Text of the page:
Led Zeppelin 1973
Houses Of The Holy
Score: 745 W/L/T: 41 / 11 / 13
I am a little surprised to see this above Zep II (@ #32). I'd be totally unsurprised if the positions were reversed. But...!

This is Zep at their richest and most melodic. Though the songs have plenty of rawk in them, there's a lot of beauty in there, too. Quite a nice record.

Pink Floyd 1973
Dark Side Of The Moon
Score: 784 W/L/T: 59 / 8 / 4
Oh, you all know this.

It's another one that I think I'm done with until I hear it again in the right setting, and then I cannot deny it.

The Beatles 1968
The Beatles (white album)
Score: 788 W/L/T: 47 / 7 / 2
It feels like this is the album where the Beatles went all-in on self-indulgence. As if they closed their eyes, reached down deep, and recorded everything they pulled out. For any other band, this would be a disaster. But, being the Beatles, they had the skills to make it all work (well, nearly all), no matter how strange the material.

5 thoughts on “2012 Favorite Records List. 30-21

  1. Cris

    Wow, bunch of favorites of mine in this chunk.

    White Album: this one confirms for me that George Martin was as critical to the Beatles success as the Beatles themselves. It’s a perfect contrast to Let It Be, where random studio experiments peter off into nothing; on The Beatles, those same half-finished attempts get developed into something worth listening to.

    Dark Side: speaking of producers, I’m willing to suggest that engineer Alan Parsons is the small factor that sets this record apart from PF’s other works of this period (WYWH and Animals, both great but nowhere near as commercially successful).

    Houses of the Holy: as I got interested in Zeppelin in college, this was the first album that really called to me, in spite of the obvious power of II and IV. I think it’s the variety, and the jagged time signatures.

    Discipline: such an appropriate name. This is a tight unit, as the title track attests.

    Chutes Too Narrow: Still my favorite of theirs, and the singles off the upcoming release aren’t making me expect to change that soon.

    1. cleek

      Shins. ditto. saw him on SNL this past weekend, and the song was decent. but it was no “Fighting In A Sack” or “New Slang”

      ah… George Martin’s influence. yes, that would explain a lot.

  2. platosearwax

    I am really opposed to country music, which has everything to do with where I grew up (farmy midwest) and getting into music that had everything to do with being the opposite of that. Having said that, I have grown to appreciate the edges of country. And having said that, I am going to check out Gillian Welch just because you say so and I trust your judgement.

    The others here. That is my favorite Zep record. I’m not a big metal fan (I was when I was 13 before I discovered punk) but have a massive soft spot for Van Halen, particularly the Dave version. That was the first King Crimson record I bought, which led to me discovering everything else by them. Tony Levin is so awesome. That is my favorite Beatles album, having everything to do with my love for experimentation. I feel the same way about Dark Side. I figure, eh, tired of it. But every time it goes on I get blown away again.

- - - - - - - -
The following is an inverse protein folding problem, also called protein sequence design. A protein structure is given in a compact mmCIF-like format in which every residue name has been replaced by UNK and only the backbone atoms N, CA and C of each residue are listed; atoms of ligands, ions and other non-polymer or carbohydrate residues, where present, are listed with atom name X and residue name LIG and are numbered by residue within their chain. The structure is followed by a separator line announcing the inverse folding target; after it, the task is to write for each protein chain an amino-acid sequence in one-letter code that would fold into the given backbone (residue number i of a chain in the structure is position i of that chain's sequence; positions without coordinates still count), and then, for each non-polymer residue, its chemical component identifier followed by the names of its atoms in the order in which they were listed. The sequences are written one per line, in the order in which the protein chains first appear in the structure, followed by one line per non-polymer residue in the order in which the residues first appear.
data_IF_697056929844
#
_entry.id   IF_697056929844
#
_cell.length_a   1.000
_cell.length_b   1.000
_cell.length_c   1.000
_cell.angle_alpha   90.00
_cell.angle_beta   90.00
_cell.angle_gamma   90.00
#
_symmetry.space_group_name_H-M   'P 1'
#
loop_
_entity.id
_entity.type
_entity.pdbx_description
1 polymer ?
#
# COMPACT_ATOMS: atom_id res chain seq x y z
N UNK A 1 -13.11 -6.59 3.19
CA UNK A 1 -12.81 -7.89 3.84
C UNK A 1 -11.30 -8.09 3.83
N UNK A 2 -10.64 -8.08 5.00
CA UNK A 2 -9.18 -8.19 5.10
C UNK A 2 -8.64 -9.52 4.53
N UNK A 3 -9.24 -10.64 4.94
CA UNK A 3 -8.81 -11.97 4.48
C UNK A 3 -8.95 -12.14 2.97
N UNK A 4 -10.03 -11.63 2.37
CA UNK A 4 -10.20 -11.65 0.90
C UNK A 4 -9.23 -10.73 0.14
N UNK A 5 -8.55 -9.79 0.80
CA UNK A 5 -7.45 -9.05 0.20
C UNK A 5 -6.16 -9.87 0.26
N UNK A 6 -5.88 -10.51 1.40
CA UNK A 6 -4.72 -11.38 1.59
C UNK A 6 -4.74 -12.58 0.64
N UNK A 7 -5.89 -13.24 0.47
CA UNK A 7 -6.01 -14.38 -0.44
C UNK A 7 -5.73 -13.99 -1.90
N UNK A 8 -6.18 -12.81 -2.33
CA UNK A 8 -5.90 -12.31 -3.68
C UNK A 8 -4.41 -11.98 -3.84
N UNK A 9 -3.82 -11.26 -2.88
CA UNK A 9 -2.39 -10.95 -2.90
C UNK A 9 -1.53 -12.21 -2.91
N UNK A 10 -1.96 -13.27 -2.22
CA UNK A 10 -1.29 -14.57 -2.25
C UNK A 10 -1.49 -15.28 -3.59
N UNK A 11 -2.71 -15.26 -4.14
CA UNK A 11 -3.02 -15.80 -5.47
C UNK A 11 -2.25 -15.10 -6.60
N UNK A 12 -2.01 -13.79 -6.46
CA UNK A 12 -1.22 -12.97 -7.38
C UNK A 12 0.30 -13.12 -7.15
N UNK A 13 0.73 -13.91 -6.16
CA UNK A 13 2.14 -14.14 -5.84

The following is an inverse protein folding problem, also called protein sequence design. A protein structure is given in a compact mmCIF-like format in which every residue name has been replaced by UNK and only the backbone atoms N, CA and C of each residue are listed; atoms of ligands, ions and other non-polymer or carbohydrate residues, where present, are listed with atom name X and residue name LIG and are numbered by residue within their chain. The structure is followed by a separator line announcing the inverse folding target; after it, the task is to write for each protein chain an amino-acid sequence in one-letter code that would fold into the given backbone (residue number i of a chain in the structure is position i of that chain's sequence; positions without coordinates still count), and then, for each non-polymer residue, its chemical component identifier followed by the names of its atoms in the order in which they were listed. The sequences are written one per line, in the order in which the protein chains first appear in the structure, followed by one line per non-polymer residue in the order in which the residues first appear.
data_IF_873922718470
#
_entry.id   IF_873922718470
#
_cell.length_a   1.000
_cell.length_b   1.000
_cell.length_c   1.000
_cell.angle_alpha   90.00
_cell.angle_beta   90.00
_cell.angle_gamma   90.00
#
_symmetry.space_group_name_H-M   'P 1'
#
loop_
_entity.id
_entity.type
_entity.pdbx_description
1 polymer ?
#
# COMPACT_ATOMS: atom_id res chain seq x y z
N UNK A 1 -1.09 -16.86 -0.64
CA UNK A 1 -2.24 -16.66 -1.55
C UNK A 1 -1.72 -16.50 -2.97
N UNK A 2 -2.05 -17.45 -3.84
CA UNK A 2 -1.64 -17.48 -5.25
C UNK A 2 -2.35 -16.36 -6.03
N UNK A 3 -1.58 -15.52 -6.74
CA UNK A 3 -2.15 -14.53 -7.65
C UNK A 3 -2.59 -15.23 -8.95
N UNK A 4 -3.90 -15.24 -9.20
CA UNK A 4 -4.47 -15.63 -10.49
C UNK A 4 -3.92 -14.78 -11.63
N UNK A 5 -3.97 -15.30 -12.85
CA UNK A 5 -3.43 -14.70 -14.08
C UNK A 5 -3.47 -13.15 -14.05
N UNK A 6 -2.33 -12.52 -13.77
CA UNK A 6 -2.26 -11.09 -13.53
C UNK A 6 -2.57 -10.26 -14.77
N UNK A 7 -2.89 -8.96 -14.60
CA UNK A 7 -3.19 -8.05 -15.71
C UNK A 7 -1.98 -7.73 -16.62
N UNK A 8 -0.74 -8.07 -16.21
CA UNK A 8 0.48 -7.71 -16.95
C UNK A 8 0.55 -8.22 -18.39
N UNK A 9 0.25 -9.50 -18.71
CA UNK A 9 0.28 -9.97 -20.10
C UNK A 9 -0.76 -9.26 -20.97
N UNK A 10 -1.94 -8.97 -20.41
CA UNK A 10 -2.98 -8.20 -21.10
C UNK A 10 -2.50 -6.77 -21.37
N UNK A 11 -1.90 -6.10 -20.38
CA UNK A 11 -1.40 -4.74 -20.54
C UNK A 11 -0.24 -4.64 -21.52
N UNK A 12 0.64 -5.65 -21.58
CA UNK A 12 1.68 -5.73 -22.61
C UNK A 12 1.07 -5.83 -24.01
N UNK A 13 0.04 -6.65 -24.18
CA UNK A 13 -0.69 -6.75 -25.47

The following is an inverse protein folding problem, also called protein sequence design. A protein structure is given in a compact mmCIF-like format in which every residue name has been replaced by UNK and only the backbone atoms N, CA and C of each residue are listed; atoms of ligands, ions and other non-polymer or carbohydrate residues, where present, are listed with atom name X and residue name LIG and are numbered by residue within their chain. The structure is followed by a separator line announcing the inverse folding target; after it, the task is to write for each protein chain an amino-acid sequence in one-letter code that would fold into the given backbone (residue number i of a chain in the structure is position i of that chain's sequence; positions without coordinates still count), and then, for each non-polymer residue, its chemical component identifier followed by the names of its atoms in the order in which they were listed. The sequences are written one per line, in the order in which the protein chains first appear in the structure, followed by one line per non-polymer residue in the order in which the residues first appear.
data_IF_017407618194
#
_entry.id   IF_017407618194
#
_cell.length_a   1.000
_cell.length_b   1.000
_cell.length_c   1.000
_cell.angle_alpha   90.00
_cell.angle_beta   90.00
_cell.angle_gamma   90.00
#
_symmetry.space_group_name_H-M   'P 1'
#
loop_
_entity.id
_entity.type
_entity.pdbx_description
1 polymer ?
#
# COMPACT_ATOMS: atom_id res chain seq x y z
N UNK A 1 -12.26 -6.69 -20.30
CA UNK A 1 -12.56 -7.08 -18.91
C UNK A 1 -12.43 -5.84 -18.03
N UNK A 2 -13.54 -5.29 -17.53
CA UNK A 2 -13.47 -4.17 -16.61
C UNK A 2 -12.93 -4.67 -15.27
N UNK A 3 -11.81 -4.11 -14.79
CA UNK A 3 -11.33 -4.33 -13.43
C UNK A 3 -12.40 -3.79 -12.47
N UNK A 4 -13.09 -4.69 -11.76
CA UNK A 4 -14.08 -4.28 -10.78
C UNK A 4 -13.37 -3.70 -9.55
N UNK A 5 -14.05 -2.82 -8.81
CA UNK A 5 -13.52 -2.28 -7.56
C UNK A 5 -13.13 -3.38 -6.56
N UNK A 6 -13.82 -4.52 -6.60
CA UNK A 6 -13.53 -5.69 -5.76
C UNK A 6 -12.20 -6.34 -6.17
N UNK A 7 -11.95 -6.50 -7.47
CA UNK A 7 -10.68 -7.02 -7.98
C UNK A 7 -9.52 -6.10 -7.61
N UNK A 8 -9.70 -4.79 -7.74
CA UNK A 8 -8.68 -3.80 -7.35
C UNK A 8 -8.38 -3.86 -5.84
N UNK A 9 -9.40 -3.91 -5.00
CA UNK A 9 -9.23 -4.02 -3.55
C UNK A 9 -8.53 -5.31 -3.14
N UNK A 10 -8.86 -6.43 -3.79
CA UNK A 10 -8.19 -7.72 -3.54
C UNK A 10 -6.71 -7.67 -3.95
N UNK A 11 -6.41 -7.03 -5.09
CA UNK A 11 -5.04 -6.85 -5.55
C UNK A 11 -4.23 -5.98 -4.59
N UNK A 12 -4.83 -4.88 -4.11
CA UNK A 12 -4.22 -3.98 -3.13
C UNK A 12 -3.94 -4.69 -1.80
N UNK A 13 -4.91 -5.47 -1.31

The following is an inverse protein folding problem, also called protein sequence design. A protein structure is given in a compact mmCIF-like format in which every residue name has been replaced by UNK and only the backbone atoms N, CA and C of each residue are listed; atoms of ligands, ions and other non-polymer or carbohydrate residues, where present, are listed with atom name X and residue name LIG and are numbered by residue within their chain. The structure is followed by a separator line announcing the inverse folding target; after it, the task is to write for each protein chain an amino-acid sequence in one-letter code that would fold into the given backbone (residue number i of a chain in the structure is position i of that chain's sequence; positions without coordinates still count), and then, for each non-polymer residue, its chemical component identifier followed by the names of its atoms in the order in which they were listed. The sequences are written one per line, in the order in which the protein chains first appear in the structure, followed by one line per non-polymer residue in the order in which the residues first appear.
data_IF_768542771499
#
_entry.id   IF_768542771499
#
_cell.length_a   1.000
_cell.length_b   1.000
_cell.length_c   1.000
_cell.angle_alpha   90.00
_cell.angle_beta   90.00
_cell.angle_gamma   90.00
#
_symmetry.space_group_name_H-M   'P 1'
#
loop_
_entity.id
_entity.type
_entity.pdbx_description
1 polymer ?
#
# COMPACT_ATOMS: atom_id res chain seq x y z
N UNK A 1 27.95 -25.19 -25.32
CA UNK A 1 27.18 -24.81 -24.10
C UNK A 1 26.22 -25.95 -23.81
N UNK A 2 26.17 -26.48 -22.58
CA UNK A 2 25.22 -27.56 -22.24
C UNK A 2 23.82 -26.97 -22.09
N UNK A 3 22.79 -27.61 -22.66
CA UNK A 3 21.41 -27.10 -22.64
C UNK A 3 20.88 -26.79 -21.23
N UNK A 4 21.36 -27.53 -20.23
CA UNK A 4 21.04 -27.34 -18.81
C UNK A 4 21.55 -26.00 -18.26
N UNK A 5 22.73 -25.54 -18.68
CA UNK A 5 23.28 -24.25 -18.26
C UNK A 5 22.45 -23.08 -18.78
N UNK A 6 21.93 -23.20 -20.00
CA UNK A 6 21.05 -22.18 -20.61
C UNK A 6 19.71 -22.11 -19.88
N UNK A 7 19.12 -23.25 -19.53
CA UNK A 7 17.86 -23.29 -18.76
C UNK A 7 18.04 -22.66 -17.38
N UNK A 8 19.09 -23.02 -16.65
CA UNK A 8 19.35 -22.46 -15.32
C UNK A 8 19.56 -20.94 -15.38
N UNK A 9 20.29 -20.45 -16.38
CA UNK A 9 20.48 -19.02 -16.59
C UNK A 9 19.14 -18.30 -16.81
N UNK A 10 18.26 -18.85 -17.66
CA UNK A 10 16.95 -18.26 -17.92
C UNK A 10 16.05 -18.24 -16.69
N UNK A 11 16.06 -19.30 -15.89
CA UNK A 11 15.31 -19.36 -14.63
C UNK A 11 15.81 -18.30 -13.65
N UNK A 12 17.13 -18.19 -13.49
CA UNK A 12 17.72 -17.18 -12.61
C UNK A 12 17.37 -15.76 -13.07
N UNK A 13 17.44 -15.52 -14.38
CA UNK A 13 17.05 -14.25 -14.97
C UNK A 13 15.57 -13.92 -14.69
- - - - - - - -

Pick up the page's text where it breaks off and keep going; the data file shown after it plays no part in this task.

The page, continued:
3. Derek

    Sorry, I’m a bit late to the party. Where do the “Score” numbers come from? This is your own scores that you’ve kept when listening to your CDs/records over the years?

    I also second the King Crimson Discipline and Van Halen. Two of my favourite “guitar oriented” records of that era. I still have the King Crimson on vinyl but i no longer have a record player :^(

    1. cleek

      Where do the “Score” numbers come from?
      here’s how it all went down:

      1. i came up with list of records which could be candidates for the Top 100 (which was 2010’s list plus 36 others). so, 136 records in contention.

      2. i wrote a web app that would : pick two records at a time, at random, from that list, and ask me which one i liked better, record my vote.

      3. i did 4,000 of those votes.

      4. then, to tally the results:
      4a. each record was assigned a total of 400 points
      4b. the winner of each vote received a number of points based on an Elo rating system calculation (which, essentially, gives you more points for ‘beating’ a higher-ranked opponent than for beating a lower-ranked opponent; and losing to a lower-ranked opponent hurts more than losing to a higher-ranked opponent).

      the Score is the number of points the record ended up with, after all the votes were run through this rating system.

      so, it’s not directly related to the number of wins/losses each record got. it’s really related to the relative ratings of the records each record beat or lost to.

      also, this is the same system we used for the 2011 cleek reader’s record poll.